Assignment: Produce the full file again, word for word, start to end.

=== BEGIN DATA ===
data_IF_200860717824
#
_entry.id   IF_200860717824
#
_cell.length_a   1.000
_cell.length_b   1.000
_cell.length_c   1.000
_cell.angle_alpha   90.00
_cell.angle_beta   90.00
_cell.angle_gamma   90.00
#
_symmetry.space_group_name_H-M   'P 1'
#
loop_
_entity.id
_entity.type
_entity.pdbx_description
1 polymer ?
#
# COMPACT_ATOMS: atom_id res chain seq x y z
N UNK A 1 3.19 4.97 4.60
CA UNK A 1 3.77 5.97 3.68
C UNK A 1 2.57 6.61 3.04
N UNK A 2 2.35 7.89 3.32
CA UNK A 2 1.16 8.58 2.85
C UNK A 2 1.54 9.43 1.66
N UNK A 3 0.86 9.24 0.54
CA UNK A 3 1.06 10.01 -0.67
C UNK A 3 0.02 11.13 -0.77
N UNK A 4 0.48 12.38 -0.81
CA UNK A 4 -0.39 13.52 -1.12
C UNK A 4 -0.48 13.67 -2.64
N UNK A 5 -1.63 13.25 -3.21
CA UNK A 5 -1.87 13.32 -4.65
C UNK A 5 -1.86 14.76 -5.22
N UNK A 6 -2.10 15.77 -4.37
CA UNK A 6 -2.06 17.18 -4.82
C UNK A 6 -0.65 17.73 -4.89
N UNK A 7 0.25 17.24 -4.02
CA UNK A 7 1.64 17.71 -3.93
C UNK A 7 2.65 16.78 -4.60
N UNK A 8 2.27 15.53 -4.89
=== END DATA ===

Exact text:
data_IF_200860717824
#
_entry.id   IF_200860717824
#
_cell.length_a   1.000
_cell.length_b   1.000
_cell.length_c   1.000
_cell.angle_alpha   90.00
_cell.angle_beta   90.00
_cell.angle_gamma   90.00
#
_symmetry.space_group_name_H-M   'P 1'
#
loop_
_entity.id
_entity.type
_entity.pdbx_description
1 polymer ?
#
# COMPACT_ATOMS: atom_id res chain seq x y z
N UNK A 1 3.19 4.97 4.60
CA UNK A 1 3.77 5.97 3.68
C UNK A 1 2.57 6.61 3.04
N UNK A 2 2.35 7.89 3.32
CA UNK A 2 1.16 8.58 2.85
C UNK A 2 1.54 9.43 1.66
N UNK A 3 0.86 9.24 0.54
CA UNK A 3 1.06 10.01 -0.67
C UNK A 3 0.02 11.13 -0.77
N UNK A 4 0.48 12.38 -0.81
CA UNK A 4 -0.39 13.52 -1.12
C UNK A 4 -0.48 13.67 -2.64
N UNK A 5 -1.63 13.25 -3.21
CA UNK A 5 -1.87 13.32 -4.65
C UNK A 5 -1.86 14.76 -5.22
N UNK A 6 -2.10 15.77 -4.37
CA UNK A 6 -2.06 17.18 -4.82
C UNK A 6 -0.65 17.73 -4.89
N UNK A 7 0.25 17.24 -4.02
CA UNK A 7 1.64 17.71 -3.93
C UNK A 7 2.65 16.78 -4.60
N UNK A 8 2.27 15.53 -4.89